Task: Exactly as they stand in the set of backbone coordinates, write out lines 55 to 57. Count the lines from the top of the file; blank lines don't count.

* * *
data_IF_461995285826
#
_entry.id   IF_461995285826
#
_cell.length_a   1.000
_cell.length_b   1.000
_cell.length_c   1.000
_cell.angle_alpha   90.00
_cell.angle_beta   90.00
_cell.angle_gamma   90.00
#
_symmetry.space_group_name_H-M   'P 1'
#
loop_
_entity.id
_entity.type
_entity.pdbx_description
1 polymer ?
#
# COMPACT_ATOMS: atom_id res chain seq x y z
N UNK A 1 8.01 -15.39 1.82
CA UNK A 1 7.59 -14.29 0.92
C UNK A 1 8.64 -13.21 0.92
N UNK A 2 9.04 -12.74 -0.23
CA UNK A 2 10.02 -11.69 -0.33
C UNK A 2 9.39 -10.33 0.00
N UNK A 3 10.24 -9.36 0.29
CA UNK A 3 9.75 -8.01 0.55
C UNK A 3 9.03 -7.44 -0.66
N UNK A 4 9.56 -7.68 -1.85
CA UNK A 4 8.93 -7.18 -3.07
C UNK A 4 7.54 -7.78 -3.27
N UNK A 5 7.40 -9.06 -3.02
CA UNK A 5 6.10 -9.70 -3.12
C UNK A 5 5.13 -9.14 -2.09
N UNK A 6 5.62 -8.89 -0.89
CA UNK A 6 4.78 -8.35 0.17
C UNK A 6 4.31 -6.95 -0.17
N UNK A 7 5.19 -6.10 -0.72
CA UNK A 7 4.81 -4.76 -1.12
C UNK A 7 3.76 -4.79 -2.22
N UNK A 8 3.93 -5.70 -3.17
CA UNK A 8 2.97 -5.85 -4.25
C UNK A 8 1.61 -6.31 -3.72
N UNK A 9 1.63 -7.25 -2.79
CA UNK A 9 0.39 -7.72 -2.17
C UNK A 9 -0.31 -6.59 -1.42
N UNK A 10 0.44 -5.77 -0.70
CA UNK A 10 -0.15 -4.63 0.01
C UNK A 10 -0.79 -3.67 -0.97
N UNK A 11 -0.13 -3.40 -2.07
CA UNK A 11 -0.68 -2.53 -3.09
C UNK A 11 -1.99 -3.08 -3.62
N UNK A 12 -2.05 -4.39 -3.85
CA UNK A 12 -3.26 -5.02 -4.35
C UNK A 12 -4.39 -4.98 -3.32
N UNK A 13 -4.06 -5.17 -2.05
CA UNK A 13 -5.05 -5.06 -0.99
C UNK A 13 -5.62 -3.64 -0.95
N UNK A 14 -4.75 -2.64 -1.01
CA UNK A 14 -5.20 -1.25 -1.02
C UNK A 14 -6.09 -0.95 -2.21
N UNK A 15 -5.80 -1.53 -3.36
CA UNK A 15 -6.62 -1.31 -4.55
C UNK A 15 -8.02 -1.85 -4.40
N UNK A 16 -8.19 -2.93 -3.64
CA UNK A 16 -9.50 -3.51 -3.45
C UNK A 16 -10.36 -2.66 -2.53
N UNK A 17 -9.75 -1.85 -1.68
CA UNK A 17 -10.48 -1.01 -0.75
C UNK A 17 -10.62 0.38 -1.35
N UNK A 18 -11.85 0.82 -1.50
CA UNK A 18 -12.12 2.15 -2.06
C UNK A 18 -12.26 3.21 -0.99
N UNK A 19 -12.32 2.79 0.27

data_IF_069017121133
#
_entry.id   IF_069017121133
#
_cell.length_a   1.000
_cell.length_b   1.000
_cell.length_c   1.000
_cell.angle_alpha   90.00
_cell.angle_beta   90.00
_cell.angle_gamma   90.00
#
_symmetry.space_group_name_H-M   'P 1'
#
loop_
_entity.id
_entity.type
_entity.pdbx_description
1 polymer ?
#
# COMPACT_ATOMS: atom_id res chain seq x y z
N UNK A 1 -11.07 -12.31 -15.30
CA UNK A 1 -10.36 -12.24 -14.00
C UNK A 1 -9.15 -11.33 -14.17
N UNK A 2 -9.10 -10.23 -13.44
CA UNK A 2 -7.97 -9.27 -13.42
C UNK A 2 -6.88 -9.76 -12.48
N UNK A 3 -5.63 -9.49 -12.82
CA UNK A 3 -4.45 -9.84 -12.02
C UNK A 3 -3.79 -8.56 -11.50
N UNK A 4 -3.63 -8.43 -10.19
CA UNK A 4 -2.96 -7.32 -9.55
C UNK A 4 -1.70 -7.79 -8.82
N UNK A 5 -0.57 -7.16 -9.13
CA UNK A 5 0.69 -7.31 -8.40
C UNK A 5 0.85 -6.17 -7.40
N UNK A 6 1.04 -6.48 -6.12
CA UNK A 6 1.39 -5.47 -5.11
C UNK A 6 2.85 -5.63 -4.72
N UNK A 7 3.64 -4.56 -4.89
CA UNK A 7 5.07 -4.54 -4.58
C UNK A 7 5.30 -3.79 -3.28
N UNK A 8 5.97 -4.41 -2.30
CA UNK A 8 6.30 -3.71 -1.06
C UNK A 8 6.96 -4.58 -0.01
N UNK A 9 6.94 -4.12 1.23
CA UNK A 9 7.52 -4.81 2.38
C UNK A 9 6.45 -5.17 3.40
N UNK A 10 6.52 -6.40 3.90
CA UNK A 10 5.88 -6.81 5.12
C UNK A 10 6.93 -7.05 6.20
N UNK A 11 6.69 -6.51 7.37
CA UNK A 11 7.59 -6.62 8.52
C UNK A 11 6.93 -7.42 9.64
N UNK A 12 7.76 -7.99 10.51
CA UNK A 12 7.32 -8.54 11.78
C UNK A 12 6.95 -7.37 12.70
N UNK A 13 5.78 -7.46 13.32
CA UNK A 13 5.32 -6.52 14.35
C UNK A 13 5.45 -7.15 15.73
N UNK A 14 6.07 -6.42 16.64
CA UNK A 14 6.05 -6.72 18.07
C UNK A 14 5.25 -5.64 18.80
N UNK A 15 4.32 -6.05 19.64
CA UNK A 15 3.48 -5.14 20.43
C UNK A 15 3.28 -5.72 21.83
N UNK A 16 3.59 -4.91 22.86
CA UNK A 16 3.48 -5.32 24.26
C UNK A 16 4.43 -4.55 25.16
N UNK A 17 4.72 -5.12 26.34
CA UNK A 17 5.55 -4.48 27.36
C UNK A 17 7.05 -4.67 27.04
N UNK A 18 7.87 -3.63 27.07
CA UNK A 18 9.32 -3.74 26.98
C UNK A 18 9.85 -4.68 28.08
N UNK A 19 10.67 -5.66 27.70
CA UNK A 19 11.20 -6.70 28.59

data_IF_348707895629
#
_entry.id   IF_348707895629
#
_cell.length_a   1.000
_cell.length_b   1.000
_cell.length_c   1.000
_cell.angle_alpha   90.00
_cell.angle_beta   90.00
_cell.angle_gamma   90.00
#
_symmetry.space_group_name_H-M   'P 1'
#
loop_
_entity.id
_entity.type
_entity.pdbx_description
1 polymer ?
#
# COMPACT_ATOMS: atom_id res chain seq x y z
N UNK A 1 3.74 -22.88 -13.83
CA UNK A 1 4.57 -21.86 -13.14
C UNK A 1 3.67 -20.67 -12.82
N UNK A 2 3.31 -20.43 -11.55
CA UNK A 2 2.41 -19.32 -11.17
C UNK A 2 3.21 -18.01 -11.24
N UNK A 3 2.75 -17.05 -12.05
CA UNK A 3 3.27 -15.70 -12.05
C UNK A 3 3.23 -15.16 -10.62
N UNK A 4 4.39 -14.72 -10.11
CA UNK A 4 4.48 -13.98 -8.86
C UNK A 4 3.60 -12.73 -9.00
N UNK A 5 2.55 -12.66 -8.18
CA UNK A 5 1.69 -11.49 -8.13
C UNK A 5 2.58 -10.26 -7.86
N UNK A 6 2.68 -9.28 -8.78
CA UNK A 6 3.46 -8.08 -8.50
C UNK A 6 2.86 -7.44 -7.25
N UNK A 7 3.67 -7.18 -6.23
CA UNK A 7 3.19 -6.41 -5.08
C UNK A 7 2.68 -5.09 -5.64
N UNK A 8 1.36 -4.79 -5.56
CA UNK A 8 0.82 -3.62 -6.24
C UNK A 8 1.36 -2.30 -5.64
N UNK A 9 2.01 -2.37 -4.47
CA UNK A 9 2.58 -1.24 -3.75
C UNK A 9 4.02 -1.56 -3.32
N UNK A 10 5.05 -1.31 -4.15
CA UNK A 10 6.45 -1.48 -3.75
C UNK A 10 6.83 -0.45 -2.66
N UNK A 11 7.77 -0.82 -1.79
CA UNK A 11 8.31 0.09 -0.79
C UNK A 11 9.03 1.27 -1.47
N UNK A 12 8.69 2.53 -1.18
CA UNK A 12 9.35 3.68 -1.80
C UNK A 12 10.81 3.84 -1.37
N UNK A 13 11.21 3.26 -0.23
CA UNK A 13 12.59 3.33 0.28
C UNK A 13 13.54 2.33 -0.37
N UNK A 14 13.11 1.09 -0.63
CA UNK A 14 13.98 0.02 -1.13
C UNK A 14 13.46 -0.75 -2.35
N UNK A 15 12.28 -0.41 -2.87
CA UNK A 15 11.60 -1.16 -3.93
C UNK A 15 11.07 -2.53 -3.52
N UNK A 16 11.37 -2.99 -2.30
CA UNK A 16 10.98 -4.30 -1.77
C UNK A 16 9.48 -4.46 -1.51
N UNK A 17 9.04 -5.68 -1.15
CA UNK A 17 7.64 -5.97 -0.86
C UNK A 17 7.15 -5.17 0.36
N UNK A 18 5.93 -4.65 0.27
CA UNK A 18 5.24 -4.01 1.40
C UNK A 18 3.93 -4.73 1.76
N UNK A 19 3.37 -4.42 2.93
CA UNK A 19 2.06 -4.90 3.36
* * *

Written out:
CA UNK A 12 -3.26 -5.02 -4.35
C UNK A 12 -4.39 -4.98 -3.32
N UNK A 13 -4.06 -5.17 -2.05